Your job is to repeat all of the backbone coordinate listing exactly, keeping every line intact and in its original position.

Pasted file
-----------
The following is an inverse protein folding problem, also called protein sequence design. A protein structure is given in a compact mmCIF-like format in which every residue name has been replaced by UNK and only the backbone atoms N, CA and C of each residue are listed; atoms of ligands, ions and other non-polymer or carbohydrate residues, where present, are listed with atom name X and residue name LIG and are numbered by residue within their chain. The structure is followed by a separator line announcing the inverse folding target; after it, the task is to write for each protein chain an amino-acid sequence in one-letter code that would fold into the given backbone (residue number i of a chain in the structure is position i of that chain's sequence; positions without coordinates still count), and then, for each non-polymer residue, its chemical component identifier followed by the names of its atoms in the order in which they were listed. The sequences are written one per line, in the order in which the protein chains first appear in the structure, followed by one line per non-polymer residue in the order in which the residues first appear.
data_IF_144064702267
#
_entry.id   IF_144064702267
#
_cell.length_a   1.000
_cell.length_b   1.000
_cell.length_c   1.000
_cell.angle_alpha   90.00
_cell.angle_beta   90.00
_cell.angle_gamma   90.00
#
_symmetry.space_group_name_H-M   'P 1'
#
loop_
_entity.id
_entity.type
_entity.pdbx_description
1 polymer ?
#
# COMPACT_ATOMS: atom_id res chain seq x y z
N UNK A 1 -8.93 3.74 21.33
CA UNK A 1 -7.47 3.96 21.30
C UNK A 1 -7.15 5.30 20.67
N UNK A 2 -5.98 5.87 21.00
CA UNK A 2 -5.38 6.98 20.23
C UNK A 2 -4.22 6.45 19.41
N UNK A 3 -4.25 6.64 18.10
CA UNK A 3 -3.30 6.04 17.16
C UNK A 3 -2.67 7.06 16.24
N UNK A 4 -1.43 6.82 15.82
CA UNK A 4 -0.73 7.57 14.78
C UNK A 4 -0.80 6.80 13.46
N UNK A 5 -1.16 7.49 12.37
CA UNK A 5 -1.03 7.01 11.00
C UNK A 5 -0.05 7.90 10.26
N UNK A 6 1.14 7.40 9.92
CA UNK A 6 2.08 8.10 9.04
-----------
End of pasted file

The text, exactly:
The following is an inverse protein folding problem, also called protein sequence design. A protein structure is given in a compact mmCIF-like format in which every residue name has been replaced by UNK and only the backbone atoms N, CA and C of each residue are listed; atoms of ligands, ions and other non-polymer or carbohydrate residues, where present, are listed with atom name X and residue name LIG and are numbered by residue within their chain. The structure is followed by a separator line announcing the inverse folding target; after it, the task is to write for each protein chain an amino-acid sequence in one-letter code that would fold into the given backbone (residue number i of a chain in the structure is position i of that chain's sequence; positions without coordinates still count), and then, for each non-polymer residue, its chemical component identifier followed by the names of its atoms in the order in which they were listed. The sequences are written one per line, in the order in which the protein chains first appear in the structure, followed by one line per non-polymer residue in the order in which the residues first appear.
data_IF_144064702267
#
_entry.id   IF_144064702267
#
_cell.length_a   1.000
_cell.length_b   1.000
_cell.length_c   1.000
_cell.angle_alpha   90.00
_cell.angle_beta   90.00
_cell.angle_gamma   90.00
#
_symmetry.space_group_name_H-M   'P 1'
#
loop_
_entity.id
_entity.type
_entity.pdbx_description
1 polymer ?
#
# COMPACT_ATOMS: atom_id res chain seq x y z
N UNK A 1 -8.93 3.74 21.33
CA UNK A 1 -7.47 3.96 21.30
C UNK A 1 -7.15 5.30 20.67
N UNK A 2 -5.98 5.87 21.00
CA UNK A 2 -5.38 6.98 20.23
C UNK A 2 -4.22 6.45 19.41
N UNK A 3 -4.25 6.64 18.10
CA UNK A 3 -3.30 6.04 17.16
C UNK A 3 -2.67 7.06 16.24
N UNK A 4 -1.43 6.82 15.82
CA UNK A 4 -0.73 7.57 14.78
C UNK A 4 -0.80 6.80 13.46
N UNK A 5 -1.16 7.49 12.37
CA UNK A 5 -1.03 7.01 11.00
C UNK A 5 -0.05 7.90 10.26
N UNK A 6 1.14 7.40 9.92
CA UNK A 6 2.08 8.10 9.04